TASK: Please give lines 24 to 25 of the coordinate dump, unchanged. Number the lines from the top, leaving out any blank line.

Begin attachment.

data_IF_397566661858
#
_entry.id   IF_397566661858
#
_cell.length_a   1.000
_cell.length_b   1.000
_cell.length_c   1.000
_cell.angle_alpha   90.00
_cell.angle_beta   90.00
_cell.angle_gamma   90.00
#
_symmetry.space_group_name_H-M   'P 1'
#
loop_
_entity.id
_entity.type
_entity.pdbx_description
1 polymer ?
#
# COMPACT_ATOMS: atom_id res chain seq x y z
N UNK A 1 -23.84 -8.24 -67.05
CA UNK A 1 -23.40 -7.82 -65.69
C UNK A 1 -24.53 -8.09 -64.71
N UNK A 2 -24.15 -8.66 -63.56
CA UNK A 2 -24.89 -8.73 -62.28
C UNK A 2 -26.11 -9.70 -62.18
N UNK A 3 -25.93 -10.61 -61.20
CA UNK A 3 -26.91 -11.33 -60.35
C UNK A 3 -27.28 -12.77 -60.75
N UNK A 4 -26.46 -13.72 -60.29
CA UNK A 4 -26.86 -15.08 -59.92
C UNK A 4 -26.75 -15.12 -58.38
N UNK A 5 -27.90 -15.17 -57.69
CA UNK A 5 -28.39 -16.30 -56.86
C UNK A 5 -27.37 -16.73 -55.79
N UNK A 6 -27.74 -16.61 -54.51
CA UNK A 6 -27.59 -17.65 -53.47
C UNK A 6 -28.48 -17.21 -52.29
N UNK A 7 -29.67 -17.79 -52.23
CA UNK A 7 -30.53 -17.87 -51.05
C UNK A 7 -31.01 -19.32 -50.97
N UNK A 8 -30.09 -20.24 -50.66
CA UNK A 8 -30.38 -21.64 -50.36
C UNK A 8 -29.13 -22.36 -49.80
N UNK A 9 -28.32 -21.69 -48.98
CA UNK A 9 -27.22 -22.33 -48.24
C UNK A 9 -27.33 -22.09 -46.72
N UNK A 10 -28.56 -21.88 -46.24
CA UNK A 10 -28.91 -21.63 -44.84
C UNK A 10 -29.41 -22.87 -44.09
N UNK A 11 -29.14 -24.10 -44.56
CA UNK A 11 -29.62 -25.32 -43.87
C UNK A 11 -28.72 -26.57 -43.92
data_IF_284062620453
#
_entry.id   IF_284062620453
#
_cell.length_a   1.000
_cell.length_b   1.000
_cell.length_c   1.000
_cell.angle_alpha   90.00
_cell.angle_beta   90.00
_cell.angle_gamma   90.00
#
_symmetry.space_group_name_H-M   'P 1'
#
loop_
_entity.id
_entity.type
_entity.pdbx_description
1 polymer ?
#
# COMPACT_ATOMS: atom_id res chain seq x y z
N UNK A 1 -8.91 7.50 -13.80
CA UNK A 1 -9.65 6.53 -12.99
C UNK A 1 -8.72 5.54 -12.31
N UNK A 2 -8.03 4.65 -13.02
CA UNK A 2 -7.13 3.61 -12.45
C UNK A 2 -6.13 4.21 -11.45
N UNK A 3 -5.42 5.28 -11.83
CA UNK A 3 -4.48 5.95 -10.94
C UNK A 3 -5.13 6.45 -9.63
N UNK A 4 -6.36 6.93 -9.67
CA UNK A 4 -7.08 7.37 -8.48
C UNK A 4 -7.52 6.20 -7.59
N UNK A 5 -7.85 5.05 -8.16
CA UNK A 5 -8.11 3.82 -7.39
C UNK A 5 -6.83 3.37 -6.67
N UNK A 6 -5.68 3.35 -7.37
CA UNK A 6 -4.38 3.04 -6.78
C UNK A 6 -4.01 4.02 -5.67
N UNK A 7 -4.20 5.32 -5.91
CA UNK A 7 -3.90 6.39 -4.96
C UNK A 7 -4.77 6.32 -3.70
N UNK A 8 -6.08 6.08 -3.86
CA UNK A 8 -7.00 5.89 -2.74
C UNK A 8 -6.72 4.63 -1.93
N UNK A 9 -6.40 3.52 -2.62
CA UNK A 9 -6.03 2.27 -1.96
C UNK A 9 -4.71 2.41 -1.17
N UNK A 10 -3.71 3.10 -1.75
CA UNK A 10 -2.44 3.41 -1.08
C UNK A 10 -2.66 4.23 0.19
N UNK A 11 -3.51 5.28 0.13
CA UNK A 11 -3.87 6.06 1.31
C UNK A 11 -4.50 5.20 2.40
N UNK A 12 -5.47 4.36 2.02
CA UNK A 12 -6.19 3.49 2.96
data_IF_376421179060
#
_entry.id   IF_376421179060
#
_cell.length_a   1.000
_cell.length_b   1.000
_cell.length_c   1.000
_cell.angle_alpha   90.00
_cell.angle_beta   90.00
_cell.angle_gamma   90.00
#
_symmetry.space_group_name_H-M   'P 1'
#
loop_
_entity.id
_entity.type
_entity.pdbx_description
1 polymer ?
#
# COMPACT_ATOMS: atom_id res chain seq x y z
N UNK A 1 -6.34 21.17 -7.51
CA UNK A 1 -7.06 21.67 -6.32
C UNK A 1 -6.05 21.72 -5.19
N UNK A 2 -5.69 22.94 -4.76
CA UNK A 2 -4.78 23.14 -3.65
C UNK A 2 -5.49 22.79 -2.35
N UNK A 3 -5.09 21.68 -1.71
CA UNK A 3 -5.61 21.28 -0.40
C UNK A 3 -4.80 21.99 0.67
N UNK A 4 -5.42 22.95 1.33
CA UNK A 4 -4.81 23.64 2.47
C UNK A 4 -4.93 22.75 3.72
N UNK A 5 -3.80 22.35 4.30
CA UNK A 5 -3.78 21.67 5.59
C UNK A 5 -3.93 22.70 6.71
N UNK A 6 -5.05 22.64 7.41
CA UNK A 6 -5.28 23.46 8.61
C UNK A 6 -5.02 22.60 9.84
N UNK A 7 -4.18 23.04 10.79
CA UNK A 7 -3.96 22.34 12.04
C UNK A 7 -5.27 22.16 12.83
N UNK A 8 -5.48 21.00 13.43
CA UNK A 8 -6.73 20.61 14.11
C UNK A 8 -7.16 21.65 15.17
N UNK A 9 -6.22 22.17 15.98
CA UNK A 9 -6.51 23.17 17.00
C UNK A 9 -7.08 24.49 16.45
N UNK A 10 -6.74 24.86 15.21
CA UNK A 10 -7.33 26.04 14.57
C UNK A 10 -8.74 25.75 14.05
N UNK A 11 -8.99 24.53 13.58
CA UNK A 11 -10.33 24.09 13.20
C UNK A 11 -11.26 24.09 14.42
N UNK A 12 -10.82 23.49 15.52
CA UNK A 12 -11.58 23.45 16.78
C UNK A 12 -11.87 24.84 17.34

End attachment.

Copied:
N UNK A 2 -24.15 -8.66 -63.56
CA UNK A 2 -24.89 -8.73 -62.28